The membrane of tumor cells, he points out, are up to 10 times more permeable than normal cells. “They absorb nutrients through diffusion,” he says. Intensity Therapeutics uses that process to deliver a potent payload to the tumor (including hypoxic regions), saturating it inside and out.
“The process of stimulating the adaptive immune system should translate to humans if the quality and quantity of tumor antigen created is strong,” Bender insists. “Our approach is unlike any being developed.”
In investigating the translation of mice studies to humans, Bender found that drugs showing complete response in mice often involved tumors smaller than about 100 cubic millimeters and doses larger than 25 mg/kg. “Often drugs that were given at high doses to mice and effective in small tumors,” he observes, “were too toxic for humans.”
“Compounds that were tested in larger tumors (greater than 200 cubic millimeters), that were administered in doses less than 15 mg/kg, and that just slowed tumors’ growth rates—without even showing regression from baseline—often become commercial successes,” Bender adds.
In contrast, he continues, “We work with tumors that, at 325 to 350 cubic millimeters, are at least 50% larger than those used by even the most aggressive researchers. Our drug doses are significantly lower (equivalent to less than 4 mg/kg) and are injected into some, but not all, tumors to stimulate an immune response.” Consequently, tumors are killed, and systemic exposure is reduced, but the real benefit is that the immune system is trained to recognize and eradicate tumors.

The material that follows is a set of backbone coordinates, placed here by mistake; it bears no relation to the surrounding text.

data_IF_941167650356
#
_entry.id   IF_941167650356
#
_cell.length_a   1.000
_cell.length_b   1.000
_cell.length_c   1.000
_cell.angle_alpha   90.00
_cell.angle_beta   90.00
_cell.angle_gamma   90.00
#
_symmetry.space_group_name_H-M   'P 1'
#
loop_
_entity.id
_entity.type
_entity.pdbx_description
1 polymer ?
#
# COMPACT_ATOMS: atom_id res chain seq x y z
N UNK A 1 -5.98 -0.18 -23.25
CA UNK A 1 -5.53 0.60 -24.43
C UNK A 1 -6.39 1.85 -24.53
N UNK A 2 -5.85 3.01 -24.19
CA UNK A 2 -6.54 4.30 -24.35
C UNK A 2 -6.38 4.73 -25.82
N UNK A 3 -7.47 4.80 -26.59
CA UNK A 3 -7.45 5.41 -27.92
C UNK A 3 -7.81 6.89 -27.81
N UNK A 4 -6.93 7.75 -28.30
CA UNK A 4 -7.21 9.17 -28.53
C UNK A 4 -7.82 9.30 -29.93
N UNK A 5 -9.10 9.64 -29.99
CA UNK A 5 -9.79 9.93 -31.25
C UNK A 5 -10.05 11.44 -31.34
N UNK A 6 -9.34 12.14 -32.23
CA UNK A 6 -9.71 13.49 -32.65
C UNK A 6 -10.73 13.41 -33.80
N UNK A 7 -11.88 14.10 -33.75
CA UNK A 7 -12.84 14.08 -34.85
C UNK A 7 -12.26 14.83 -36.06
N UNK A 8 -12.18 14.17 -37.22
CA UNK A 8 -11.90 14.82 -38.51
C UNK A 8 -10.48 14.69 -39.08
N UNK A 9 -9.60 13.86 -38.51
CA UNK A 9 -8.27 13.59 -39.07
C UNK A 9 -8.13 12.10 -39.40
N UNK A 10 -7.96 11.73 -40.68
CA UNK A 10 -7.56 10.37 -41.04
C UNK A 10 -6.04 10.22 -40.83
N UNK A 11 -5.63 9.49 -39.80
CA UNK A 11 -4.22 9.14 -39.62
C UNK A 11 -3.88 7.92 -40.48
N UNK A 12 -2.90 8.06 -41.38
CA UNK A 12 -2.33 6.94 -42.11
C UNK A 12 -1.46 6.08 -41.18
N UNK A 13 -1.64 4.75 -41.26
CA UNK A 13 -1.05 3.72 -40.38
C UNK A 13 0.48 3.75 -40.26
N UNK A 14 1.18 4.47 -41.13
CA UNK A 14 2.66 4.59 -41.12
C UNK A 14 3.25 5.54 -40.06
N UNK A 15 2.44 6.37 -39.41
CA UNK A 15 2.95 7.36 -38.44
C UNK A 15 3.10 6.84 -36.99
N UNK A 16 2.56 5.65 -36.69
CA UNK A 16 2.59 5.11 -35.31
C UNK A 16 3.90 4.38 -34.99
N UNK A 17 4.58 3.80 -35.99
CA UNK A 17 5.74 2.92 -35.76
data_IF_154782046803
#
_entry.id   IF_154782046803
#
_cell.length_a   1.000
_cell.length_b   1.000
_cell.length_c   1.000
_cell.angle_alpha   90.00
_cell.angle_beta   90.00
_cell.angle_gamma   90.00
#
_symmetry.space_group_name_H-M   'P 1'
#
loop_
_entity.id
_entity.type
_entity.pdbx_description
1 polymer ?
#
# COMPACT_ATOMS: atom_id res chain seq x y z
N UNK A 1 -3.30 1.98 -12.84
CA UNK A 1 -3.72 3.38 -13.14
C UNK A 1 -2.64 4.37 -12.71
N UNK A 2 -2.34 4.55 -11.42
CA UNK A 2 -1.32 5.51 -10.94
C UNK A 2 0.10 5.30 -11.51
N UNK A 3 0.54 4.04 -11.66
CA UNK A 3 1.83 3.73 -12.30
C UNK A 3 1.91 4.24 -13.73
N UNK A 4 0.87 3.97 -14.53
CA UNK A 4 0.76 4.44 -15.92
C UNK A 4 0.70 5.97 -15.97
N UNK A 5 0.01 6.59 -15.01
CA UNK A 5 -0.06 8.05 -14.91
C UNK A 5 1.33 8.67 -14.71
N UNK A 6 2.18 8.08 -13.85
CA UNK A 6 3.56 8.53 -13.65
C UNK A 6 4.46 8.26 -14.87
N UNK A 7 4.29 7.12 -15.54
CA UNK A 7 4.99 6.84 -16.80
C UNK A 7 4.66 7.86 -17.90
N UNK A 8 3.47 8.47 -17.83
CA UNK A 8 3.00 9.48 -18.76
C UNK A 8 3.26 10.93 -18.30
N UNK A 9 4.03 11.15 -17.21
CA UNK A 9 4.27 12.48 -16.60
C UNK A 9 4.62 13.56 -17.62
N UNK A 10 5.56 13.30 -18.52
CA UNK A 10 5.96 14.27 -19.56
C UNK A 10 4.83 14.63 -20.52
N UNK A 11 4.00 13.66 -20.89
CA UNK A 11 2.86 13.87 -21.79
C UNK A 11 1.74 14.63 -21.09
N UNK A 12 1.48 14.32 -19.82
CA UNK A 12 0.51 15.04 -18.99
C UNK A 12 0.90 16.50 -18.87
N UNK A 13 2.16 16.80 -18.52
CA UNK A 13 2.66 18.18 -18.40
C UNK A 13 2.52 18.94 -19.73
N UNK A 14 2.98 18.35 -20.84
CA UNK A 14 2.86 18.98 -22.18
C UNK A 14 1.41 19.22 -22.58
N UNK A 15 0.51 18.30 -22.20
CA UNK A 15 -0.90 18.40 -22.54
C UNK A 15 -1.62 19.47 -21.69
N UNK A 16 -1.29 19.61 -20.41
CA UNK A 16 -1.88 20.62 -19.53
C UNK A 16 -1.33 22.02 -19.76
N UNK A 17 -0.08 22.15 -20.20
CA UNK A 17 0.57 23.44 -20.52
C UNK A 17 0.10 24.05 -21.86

Clinical trials are being planned to begin the first half of 2016. The FDA is allowing a shortened preclinical program because the drugs and the cell permeation enhancers already are well-known and have been administered individually in humans.
Intensity Therapeutics is a lean organization, relying on contractors and a few key employees who have developed immune-oncolytics and have taken them through clinical trials.
The company has raised approximately $3 million since its formation in 2012, and it continues to raise more funds. “Because the FDA agreed to abbreviated safety trials, we are able to invest our funds efficiently in the development process,” Bender informs. “We have little infrastructure and a very low burn rate.”
Intensity Therapeutics also was awarded a Cooperative Research and Development Agreement (CRADA) with the National Cancer Institute in 2014. Jay A. Berzofsky, M.D., Ph.D., chief of the Vaccine Branch and head of the Molecular Immunogenetics and Vaccine Research Section, has replicated Intensity Therapeutic’s chemovaccination results.
Additionally, Bender says, “Big pharma is quite interested in our DfuseRx platform, which has great synergy with checkpoint inhibitors (such as PD1 antibodies). Our drug, dosed in combination with checkpoints, is relatively new. The combination in mouse models shows much better effects than any drug we have identified either on the market or in development.
“Our goal is to get to human studies quickly, so people diagnosed with late-stage metastatic disease may be injected with our drug, experience few (if any) side effects, achieve complete remission, and become immunized against their own cancers, hopefully, for the rest of their long lives.”
Location: 8 Wright Street, Suite 107, Westport, CT 06880
Phone: (203) 682-2434
Principal: Lewis Bender, President & CEO
Number of Employees: 3
Focus: Intensity Therapeutics, a product-development-stage biotechnology company, is using its DfuseRx platform to create immune-based therapeutics for an emerging field of cancer treatment known as in situ vaccination.